CALGARY — Canada’s agriculture sector is warning of higher prices and potential food shortages if it it isn’t designated an essential service and allowed to do business as usual during the COVID-19 crisis.
Already people worried about food staples have emptied some grocery store shelves, although governments have all said supplies are secure.
“We’re in unknown territory. We have concerns about potential problems,” said Todd Hames, president of the Alberta Wheat Commission. “That’s why we need to have governments recognize that farming is an essential service supplying food for the world.”
Hames, who has a grain farm near Marwayne in east-central Alberta, said railways, the Port of Vancouver and companies that supply fuel and farm implements also need to remain open with spring seeding only weeks away.
It’s especially important since there have been delays in getting grain to market due to strikes and rail blockades, he said.
“Just when prices were starting to see our seasonal rallies in the spring, coronavirus hit. It’s just all gone to hell in a handbasket,” Hames said. “Who knows what we’re in for this year?”
Canada’s cattle industry saw a sharp drop in prices when the coronavirus pandemic was declared, although they have stabilized in recent days.
In 2018, Canada exported $3.7 billion in beef and live animals to 56 countries, but three-quarters was shipped to the United States. The Canadian Cattlemen’s Association wants to make sure that market isn’t affected and is relieved that borders are still open to beef as an essential good.
But first and foremost, said executive vice-president Dennis Laycraft, there must be recognition of efforts to keep an adequate supply of food available to Canadians.
Laycraft said the industry has been working with Agriculture Canada and the Canadian Food Inspection Agency to ensure meat-packing plants remain open.
“We’ve had good assurance that we’re going to be able to keep the plants up and operating at capacity,” he said.
The federal government is exempting temporary foreign workers, including migrant farm workers, from some COVID-19 travel restrictions.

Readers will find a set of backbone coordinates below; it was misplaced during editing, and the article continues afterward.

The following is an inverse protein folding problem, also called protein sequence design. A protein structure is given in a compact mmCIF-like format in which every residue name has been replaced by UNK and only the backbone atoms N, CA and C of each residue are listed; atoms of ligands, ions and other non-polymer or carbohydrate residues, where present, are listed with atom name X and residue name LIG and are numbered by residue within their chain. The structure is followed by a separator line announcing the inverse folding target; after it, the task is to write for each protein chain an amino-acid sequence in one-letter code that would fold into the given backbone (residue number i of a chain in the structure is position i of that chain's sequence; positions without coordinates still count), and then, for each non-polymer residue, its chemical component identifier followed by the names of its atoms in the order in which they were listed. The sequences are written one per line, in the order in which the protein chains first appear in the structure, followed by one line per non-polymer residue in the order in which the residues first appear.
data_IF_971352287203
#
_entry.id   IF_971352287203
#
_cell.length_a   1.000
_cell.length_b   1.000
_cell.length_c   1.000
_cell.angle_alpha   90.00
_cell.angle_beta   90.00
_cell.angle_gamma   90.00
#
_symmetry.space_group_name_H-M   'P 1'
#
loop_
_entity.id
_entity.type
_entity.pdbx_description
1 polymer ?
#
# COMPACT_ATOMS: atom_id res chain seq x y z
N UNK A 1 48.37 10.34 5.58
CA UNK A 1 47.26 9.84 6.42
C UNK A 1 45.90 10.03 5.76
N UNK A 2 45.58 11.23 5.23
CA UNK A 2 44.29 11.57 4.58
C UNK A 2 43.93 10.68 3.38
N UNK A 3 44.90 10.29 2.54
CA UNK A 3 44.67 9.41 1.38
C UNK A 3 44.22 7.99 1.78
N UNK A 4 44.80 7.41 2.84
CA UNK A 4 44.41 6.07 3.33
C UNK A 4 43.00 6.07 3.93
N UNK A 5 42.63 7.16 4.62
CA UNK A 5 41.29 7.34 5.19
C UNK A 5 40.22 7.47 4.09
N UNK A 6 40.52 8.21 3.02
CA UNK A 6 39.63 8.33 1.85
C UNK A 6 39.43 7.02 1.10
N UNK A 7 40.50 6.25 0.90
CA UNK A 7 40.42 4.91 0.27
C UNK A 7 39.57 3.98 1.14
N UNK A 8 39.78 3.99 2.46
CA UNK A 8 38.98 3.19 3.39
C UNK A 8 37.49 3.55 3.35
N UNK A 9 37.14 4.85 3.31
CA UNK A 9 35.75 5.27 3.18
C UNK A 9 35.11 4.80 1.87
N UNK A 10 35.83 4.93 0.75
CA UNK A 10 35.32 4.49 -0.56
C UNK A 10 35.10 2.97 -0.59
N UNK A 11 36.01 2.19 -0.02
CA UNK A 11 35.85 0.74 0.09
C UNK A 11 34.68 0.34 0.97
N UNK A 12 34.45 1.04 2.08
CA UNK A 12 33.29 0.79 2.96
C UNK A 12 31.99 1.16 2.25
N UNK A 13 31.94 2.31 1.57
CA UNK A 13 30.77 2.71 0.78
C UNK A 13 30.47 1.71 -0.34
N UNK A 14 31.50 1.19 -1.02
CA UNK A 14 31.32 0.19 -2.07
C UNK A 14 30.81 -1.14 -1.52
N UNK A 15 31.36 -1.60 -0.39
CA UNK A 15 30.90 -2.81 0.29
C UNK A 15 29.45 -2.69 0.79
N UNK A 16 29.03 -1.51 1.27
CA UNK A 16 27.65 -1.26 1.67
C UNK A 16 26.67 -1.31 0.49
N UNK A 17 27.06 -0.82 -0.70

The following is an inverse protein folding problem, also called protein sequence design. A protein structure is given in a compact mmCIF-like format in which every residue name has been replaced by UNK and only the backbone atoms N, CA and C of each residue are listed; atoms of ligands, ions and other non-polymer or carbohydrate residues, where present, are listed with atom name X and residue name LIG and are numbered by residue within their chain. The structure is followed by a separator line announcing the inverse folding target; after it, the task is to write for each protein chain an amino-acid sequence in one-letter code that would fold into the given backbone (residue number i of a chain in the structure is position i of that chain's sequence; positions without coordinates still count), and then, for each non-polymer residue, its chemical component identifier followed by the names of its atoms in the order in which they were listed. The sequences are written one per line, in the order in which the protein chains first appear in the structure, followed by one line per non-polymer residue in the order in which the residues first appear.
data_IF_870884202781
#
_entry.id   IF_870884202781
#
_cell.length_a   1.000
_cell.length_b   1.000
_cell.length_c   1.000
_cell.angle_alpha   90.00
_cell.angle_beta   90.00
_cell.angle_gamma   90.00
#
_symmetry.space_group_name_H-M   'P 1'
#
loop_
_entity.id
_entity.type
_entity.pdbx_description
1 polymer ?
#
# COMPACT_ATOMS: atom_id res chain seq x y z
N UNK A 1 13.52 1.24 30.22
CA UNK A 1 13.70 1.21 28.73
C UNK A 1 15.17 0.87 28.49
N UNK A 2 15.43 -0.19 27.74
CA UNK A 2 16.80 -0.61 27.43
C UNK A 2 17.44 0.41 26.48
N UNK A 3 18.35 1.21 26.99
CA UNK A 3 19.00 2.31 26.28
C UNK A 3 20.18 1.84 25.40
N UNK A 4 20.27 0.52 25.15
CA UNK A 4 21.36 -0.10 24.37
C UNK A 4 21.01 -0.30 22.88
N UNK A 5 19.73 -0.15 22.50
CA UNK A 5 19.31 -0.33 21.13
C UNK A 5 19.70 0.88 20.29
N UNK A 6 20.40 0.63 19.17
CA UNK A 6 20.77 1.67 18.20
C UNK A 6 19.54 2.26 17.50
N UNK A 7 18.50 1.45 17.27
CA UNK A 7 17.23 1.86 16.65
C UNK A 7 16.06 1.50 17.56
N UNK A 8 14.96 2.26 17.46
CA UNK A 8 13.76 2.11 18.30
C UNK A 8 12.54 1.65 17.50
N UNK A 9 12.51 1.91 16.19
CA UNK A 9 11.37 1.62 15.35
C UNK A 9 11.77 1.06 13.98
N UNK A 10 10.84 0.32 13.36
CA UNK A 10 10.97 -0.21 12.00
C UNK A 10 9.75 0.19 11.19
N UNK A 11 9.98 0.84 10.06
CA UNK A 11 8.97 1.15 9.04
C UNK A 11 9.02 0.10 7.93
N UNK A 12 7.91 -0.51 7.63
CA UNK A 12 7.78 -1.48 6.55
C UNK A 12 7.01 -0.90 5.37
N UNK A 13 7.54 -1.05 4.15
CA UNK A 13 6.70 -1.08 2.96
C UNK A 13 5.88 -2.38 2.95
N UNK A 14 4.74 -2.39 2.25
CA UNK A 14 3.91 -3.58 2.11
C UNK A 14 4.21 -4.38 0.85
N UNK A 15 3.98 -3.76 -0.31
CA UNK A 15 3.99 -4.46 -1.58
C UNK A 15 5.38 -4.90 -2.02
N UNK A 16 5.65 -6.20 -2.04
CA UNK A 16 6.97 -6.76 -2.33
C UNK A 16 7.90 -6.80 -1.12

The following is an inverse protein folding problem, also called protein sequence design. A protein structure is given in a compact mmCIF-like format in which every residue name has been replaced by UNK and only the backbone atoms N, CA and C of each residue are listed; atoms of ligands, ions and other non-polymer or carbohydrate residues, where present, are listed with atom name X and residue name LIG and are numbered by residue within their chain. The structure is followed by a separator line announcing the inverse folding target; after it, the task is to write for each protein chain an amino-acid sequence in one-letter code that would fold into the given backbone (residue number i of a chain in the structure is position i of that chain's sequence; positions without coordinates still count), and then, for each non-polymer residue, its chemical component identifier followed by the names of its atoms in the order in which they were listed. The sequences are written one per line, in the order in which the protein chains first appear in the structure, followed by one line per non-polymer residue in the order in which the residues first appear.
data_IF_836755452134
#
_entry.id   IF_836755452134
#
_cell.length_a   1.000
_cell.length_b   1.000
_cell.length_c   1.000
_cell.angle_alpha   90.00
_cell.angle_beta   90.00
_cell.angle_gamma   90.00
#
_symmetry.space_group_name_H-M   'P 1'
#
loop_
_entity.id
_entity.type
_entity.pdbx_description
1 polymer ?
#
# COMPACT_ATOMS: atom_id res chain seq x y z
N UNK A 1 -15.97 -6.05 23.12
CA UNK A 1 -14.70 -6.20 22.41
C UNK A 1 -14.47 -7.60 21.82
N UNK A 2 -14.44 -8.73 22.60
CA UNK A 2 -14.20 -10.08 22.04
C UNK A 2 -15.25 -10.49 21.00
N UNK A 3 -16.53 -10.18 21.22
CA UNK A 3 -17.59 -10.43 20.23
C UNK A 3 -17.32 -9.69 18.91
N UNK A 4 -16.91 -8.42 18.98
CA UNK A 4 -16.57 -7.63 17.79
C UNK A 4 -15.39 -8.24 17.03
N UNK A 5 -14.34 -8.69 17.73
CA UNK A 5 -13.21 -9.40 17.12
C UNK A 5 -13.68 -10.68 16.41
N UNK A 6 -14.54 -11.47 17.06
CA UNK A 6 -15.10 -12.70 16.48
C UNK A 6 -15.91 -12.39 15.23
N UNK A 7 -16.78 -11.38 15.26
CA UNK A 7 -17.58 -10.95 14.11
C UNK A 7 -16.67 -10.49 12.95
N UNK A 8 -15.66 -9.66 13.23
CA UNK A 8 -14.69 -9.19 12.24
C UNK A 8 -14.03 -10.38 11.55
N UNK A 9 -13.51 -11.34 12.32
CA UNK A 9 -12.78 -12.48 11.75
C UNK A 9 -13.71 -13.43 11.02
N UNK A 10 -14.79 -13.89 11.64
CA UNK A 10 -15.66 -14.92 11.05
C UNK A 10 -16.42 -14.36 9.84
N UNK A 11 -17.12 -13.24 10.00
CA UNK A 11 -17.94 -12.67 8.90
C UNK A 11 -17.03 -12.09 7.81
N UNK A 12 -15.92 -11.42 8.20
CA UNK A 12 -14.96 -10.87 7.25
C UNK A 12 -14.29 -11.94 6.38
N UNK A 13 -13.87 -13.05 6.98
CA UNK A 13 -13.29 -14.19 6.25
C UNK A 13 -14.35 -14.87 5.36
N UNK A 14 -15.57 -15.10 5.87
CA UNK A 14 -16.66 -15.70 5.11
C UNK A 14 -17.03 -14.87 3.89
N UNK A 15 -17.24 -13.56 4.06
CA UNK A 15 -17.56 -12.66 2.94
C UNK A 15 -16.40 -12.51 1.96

About 60,000 — mostly from Mexico, Jamaica and Guatemala —come to Canada annually, including 20,000 to Ontario alone.
Bill George, chair of the Ontario Fruit and Vegetable Growers’ Association, said workable safety rules need to be developed for those workers.
“We have to have some protocols that make sense. We view it as an essential service, but sometimes it would be very hard to maintain the six feet minimum separation that they want,” George said.
“We have to find a way around this or potentially look at relying on other countries to supply our (produce), and you’re not going to be getting a lot out of Spain this year or the United States.”
George said each day of delay increases the risk of crops not being planted in time — something that Canadians could see reflected at the grocery store.
“That would be my concern. There’ll be shortages and the prices will be higher if it is available. There’ll be a more limited selection for sure.”
Not everyone in the agriculture sector is concerned at this point.
Jeff Lewandoski, who runs a cow-calf operation in Jenner, Alta., said any worries are six months away when young calves will be taken to market.
“Our payday comes in the fall, so as long as we’ve got things half way back to normal by then, I don’t think this is going to be much of an issue.”
Lewandoski is more concerned about the long-term impact.
“It’s not the virus itself,” he said. “People panicking worries me and the decisions our government makes worries me that some of this might have some long-lasting effects on our whole economy.”
This report by The Canadian Press was first published March 26, 2020
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Bill Graveland, The Canadian Press